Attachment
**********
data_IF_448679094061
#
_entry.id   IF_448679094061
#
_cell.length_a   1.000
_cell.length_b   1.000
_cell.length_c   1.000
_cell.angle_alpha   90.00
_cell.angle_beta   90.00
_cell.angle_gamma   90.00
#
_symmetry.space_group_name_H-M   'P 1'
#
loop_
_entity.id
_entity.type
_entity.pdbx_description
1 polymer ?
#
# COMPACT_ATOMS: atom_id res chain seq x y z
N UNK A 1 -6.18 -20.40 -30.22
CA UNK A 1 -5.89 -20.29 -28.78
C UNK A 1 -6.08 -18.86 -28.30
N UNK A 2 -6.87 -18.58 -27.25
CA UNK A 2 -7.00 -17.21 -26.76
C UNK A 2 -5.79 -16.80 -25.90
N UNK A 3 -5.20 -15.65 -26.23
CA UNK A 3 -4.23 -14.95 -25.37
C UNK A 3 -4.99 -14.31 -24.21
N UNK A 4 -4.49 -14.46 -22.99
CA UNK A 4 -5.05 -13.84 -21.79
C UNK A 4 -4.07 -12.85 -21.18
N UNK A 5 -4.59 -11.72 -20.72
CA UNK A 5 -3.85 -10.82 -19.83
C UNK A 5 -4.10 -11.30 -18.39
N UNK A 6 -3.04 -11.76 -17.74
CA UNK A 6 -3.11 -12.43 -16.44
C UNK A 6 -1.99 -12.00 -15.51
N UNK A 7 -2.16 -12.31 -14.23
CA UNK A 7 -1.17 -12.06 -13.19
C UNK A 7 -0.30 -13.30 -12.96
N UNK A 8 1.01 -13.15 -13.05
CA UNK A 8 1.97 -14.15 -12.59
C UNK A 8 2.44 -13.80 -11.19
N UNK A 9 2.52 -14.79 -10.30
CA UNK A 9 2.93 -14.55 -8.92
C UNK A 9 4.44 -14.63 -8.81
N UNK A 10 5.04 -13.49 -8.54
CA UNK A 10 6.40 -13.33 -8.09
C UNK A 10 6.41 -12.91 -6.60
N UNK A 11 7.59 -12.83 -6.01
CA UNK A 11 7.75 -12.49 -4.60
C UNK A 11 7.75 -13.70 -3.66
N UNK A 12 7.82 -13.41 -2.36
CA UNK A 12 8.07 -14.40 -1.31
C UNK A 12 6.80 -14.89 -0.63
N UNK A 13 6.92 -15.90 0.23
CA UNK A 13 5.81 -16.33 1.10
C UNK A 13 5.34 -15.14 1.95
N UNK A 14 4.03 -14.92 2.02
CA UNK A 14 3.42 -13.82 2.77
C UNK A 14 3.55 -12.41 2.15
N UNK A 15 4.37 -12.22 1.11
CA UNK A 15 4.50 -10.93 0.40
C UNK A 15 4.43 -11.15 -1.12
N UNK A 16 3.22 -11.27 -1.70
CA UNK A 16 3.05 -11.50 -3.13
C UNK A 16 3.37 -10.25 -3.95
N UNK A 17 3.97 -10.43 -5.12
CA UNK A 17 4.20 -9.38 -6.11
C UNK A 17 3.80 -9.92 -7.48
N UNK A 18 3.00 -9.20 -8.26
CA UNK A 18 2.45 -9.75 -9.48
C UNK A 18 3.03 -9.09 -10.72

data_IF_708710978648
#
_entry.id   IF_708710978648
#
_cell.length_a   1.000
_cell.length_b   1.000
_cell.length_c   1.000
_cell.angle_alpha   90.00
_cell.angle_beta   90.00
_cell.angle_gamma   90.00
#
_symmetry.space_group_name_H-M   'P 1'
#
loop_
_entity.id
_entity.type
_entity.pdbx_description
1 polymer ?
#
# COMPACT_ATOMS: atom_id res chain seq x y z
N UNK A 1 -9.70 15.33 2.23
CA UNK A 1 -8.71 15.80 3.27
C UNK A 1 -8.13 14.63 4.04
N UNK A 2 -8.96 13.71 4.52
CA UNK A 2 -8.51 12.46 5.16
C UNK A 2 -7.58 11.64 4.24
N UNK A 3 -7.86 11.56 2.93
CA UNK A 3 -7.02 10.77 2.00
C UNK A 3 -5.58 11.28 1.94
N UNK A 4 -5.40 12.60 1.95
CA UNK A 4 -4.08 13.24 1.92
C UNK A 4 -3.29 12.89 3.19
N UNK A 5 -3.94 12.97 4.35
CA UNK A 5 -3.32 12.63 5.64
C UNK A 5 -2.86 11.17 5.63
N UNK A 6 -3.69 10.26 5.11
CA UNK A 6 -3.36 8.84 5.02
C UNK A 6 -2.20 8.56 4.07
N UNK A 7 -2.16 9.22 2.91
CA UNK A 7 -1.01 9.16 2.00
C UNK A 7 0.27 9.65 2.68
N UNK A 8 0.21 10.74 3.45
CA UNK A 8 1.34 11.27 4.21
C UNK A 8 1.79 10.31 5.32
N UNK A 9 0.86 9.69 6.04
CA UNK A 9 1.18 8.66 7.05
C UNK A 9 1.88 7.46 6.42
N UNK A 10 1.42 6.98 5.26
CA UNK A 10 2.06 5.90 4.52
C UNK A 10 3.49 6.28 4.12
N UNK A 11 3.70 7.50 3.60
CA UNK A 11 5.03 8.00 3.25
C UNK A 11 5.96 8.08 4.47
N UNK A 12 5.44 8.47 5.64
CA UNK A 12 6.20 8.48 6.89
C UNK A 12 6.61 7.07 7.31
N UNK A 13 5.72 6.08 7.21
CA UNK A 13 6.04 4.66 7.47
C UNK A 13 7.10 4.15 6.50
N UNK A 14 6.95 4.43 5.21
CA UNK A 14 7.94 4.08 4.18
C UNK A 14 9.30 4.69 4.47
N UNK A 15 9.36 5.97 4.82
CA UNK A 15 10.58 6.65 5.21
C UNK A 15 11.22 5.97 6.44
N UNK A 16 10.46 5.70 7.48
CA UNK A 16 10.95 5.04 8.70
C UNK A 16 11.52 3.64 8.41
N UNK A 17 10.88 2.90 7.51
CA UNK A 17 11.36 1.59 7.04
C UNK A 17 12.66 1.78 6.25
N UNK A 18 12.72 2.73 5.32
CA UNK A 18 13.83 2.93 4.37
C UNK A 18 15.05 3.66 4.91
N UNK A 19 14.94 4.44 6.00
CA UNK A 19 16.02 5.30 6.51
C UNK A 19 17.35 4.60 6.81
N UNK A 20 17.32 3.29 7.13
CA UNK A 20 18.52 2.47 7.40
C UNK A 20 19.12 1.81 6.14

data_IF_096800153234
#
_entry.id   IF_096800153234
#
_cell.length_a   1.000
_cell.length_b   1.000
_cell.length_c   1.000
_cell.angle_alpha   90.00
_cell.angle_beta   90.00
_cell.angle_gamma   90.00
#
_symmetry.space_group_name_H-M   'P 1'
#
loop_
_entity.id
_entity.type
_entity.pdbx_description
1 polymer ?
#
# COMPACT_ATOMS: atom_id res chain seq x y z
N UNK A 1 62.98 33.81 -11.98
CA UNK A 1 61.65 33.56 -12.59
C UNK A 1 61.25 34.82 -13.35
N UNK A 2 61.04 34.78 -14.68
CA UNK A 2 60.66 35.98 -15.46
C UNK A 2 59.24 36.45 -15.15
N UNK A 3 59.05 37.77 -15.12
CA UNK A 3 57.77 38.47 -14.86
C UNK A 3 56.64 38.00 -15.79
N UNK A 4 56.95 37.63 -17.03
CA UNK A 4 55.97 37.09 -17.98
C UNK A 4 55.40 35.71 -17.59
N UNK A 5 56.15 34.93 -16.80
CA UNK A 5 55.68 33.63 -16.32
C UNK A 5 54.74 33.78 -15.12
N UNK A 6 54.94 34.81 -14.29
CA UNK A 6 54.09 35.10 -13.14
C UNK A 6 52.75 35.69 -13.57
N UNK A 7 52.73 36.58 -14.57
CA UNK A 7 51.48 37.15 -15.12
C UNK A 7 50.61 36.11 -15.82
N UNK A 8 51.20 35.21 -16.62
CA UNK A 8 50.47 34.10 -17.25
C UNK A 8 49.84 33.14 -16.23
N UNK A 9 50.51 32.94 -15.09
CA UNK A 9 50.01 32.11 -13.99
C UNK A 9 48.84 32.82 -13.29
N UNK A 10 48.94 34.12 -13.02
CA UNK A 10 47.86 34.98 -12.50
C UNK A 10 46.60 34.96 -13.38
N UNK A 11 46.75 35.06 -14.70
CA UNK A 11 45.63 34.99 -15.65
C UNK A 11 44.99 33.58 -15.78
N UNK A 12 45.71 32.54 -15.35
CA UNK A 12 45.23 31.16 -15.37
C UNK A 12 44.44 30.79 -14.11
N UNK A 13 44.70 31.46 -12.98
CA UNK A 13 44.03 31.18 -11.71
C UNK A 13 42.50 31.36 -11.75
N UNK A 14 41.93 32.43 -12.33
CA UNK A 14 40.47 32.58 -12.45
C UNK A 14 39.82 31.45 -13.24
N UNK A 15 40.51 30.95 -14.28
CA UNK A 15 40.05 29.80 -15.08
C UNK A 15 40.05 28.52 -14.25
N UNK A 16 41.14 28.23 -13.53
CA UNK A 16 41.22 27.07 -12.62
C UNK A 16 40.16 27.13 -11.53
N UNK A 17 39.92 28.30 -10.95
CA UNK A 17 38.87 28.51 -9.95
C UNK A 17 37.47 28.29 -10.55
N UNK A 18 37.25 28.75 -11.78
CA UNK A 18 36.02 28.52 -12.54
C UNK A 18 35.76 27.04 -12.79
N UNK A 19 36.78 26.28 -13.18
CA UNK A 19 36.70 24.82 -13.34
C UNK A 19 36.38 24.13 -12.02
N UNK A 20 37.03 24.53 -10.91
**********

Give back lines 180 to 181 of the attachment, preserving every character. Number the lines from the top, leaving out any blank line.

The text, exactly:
C UNK A 2 59.24 36.45 -15.15
N UNK A 3 59.05 37.77 -15.12